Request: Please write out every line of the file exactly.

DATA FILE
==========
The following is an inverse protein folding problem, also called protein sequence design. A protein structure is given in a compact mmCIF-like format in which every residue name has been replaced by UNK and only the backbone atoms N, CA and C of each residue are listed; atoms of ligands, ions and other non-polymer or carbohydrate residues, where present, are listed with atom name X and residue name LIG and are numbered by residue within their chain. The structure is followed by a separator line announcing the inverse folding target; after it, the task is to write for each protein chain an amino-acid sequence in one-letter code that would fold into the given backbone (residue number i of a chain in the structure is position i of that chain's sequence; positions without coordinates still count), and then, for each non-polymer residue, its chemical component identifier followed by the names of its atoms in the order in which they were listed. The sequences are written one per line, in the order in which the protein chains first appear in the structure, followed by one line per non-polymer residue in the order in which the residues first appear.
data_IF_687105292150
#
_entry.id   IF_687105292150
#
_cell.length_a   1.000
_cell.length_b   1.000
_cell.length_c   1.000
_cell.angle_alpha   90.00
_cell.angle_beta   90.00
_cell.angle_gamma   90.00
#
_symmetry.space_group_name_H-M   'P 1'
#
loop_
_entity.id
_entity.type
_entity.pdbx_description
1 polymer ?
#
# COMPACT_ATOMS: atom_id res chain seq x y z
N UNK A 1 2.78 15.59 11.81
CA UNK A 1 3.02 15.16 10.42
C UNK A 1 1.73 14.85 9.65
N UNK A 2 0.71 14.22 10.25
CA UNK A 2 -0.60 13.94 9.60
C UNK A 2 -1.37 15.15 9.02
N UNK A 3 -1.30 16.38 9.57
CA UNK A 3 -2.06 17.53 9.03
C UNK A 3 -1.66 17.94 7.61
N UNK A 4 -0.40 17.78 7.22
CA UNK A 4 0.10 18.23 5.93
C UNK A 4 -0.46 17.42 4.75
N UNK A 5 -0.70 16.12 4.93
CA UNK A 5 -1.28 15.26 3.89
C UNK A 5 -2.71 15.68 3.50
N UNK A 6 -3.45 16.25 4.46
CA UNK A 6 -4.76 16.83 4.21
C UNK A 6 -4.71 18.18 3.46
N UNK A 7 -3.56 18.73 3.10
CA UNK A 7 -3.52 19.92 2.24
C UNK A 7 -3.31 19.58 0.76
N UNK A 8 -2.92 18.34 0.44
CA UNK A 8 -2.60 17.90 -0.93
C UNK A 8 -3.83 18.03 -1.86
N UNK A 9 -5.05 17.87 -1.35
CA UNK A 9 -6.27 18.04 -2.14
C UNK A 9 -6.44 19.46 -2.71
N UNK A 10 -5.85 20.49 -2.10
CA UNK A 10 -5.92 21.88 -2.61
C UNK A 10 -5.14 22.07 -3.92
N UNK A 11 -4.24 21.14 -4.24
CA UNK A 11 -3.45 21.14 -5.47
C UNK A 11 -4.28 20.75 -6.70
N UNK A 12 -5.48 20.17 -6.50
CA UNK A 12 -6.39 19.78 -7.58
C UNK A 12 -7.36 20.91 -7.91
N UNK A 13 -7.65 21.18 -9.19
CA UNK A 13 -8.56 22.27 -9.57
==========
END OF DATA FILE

The following is an inverse protein folding problem, also called protein sequence design. A protein structure is given in a compact mmCIF-like format in which every residue name has been replaced by UNK and only the backbone atoms N, CA and C of each residue are listed; atoms of ligands, ions and other non-polymer or carbohydrate residues, where present, are listed with atom name X and residue name LIG and are numbered by residue within their chain. The structure is followed by a separator line announcing the inverse folding target; after it, the task is to write for each protein chain an amino-acid sequence in one-letter code that would fold into the given backbone (residue number i of a chain in the structure is position i of that chain's sequence; positions without coordinates still count), and then, for each non-polymer residue, its chemical component identifier followed by the names of its atoms in the order in which they were listed. The sequences are written one per line, in the order in which the protein chains first appear in the structure, followed by one line per non-polymer residue in the order in which the residues first appear.
data_IF_687105292150
#
_entry.id   IF_687105292150
#
_cell.length_a   1.000
_cell.length_b   1.000
_cell.length_c   1.000
_cell.angle_alpha   90.00
_cell.angle_beta   90.00
_cell.angle_gamma   90.00
#
_symmetry.space_group_name_H-M   'P 1'
#
loop_
_entity.id
_entity.type
_entity.pdbx_description
1 polymer ?
#
# COMPACT_ATOMS: atom_id res chain seq x y z
N UNK A 1 2.78 15.59 11.81
CA UNK A 1 3.02 15.16 10.42
C UNK A 1 1.73 14.85 9.65
N UNK A 2 0.71 14.22 10.25
CA UNK A 2 -0.60 13.94 9.60
C UNK A 2 -1.37 15.15 9.02
N UNK A 3 -1.30 16.38 9.57
CA UNK A 3 -2.06 17.53 9.03
C UNK A 3 -1.66 17.94 7.61
N UNK A 4 -0.40 17.78 7.22
CA UNK A 4 0.10 18.23 5.93
C UNK A 4 -0.46 17.42 4.75
N UNK A 5 -0.70 16.12 4.93
CA UNK A 5 -1.28 15.26 3.89
C UNK A 5 -2.71 15.68 3.50
N UNK A 6 -3.45 16.25 4.46
CA UNK A 6 -4.76 16.83 4.21
C UNK A 6 -4.71 18.18 3.46
N UNK A 7 -3.56 18.73 3.10
CA UNK A 7 -3.52 19.92 2.24
C UNK A 7 -3.31 19.58 0.76
N UNK A 8 -2.92 18.34 0.44
CA UNK A 8 -2.60 17.90 -0.93
C UNK A 8 -3.83 18.03 -1.86
N UNK A 9 -5.05 17.87 -1.35
CA UNK A 9 -6.27 18.04 -2.14
C UNK A 9 -6.44 19.46 -2.71
N UNK A 10 -5.85 20.49 -2.10
CA UNK A 10 -5.92 21.88 -2.61
C UNK A 10 -5.14 22.07 -3.92
N UNK A 11 -4.24 21.14 -4.24
CA UNK A 11 -3.45 21.14 -5.47
C UNK A 11 -4.28 20.75 -6.70
N UNK A 12 -5.48 20.17 -6.50
CA UNK A 12 -6.39 19.78 -7.58
C UNK A 12 -7.36 20.91 -7.91
N UNK A 13 -7.65 21.18 -9.19
CA UNK A 13 -8.56 22.27 -9.57